or you can order them directly at the attached link.
  If you already have the first edition there is no need to replace it as the revisions in edition 2 are relatively minor.
 Jim Edsall very much recommends this publication and a photo of the front cover is attached. The best place of all for Maritime butterfly interests is at the attached link for The Maritimes Breeding Butterfly Atlas. Go to "species checklist and profiles" and then click on the highlighted name of the species you want to see and arrows will point out the salient features to look for. Unfortunately it is not as portable in the field, yes those iPhones work well but their images sure are small.

** More and more TREE SWALLOWS [Hirondelle bicolore] ... Judy Marsh had three flying about her Harrisville yard on Monday morning, and two were checking out a successfully used nest box in her yard from last year. At the former Keddy's location on the Shediac Rd. two Swallows were checking out Nature Moncton box #10 on the tennis court fence there which was successfully used last year as well. Two KILLDEER [Pluvier kildir] were also spotted near the tennis court. 

** The SNOW BUNTINGS [Bruant des neiges] are still with us. Aldo Dorio got a photo of a male and a female in breeding plumage at Hay Island on Tuesday. Snow levels are still high  there but I suspect that Snow Buntings use much more reliable cues to file flight plans north.  Aldo also saw the OSPREYS [Balbuzard pêcheur] arrive to the Hay Island nest on Tuesday. I don't think that nest was successful last year so best wishes to them for better housekeeping luck this year. Aldo also had two HERMIT THRUSHES [Grive solitaire] visit his Neguac yard on Tuesday. He also had a distinct Flycatcher but unfortunately the photo angle makes it hard to identify. Flycatchers are just not easy photographic subjects.

** Brian Stone and Ruth Ricker Leblanc stopped by the Bell  Marsh on Tuesday. They saw TREE SWALLOWS [Hirondelle bicolore], RED-WINGED BLACKBIRDS [Carouge à épaulettes], CEDAR WAXWINGS [Jaseur d'Amérique], GOLDEN-CROWNED KINGLET [Roitelet à couronne dorée], HOUSE FINCHES [Roselin familier], CANADA GEESE [Bernaches du Canada] and RING-NECKED DUCKS [Fuligule à collier]. They went on to Salisbury, to the pond at Highland Park, but the Great Egret was not present. They did see BUFFLEHEAD [Petit Garrot] ducks,  OSPREY [Balbuzard pêcheur], AMERICAN WIGEONS [Canard d'Amérique] and NORTHERN SHOVELERS [Canard souchet]. Brian also had a GROUNDHOG [Marmotte commune] up and enjoying the sunshine in his back yard and checking out the photographer.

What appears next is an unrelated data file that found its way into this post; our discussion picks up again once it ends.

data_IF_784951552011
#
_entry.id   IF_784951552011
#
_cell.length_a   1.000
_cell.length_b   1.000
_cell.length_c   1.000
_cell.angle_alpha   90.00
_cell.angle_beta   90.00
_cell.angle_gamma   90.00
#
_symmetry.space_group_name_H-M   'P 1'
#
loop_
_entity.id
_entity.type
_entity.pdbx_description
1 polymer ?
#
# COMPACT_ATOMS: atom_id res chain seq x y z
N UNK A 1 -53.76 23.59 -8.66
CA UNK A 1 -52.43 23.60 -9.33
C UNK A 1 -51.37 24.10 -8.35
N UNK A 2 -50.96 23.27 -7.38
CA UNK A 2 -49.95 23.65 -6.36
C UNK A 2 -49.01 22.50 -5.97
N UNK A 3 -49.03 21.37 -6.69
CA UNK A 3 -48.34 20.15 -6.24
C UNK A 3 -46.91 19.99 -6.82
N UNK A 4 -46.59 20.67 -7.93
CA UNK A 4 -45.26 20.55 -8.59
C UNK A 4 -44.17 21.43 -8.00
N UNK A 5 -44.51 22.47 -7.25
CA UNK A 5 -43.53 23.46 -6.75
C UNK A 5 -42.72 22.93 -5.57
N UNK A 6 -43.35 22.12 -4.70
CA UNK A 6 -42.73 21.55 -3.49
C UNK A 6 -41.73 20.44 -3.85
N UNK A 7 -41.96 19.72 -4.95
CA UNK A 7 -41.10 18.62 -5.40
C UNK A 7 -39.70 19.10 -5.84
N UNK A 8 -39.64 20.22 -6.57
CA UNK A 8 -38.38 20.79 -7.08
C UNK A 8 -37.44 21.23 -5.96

I am reattaching Brian's photos of bees on the forest floor at Mapleton Park. Brian has found a match on BugGuide identifying them as MINING BEES and the attached link to BugGuide gives a nice explanation. https://bugguide.net/node/view/258030
 I am also reattaching photos of a SWEAT BEE that we have been able to get identified. There are many species of Sweat Bees and they are common but can be challenging to identify as they are variable on top of several species in the genus. 

Nelson Poirier,
Nature Moncton
 



 
BUFFLEHEAD DUCK (MALE). APRIL 24, 2018. BRIAN STONE

BUTTERFLYS OF THE MARITIMES (COVER PAGE)

CHIPPING SPARROW. APRIL 24, 2018. GORDON RATTRAY

GREAT BLUE HERON. APRIL 24, 2018. GORDON RATTRAY

GROUNDHOG. APRIL 24, 2018.  BRIAN STONE

GROUNDHOG. APRIL 24, 2018.  BRIAN STONE

HERMIT THRUSH. APRIL 24, 2018. ALDO DORIO

HONEY BEE. APRIL 24, 2018. BRIAN STONE 

HONEY BEE. APRIL 24, 2018. BRIAN STONE 

MERLIN WITH PREY. APRIL 24, 2018. GORDON RATTRAY 

MERLIN WITH PREY. APRIL 24, 2018. GORDON RATTRAY 

MINING BEES ON FOREST FLOOR . APRIL 23, 2018. BRIAN STONE

NORTHERN FLICKER FEMALE. APRIL 24, 2018. GORDON RATTRAY

NORTHERN FLICKER FEMALE. APRIL 24, 2018. GORDON RATTRAY


OSPREY.APRIL 24, 2018.ALDO DORIO 

OSPREY.APRIL 24, 2018.ALDO DORIO 

PALM WARBLER. APRIL 24, 2018. GORDON RATTRAY

RED FOXES. APRIL 24, 2018. DAN HICKS

RING-NECKED DUCKS. APRIL 24, 2018. BRIAN STONE

SAVANNAH SPARROW. APRIL 24, 2018. GORDON RATTRAY

SNOW BUNTING (MALE).APRIL 24, 2018.ALDO DORIO

SNOW BUNTINGS (BREEDING PLUMAGE FEMALE ON LEFT WITH BREEDING PLUMAGE MALE ON RIGHT).APRIL 24, 2018.ALDO DORIO

SWEAT BEE (GENUS LASIOGLOSSUM). APRIL 24, 2018. BRIAN STONE

SWEAT BEE (GENUS LASIOGLOSSUM). APRIL 24, 2018. BRIAN STONE

WHITE-THROATED SPARROW. APRIL 24, 2018. GORDON RATTRAY

YELLOW-RUMPED WARBLER. APRIL 24, 2018. GORDON RATTRAY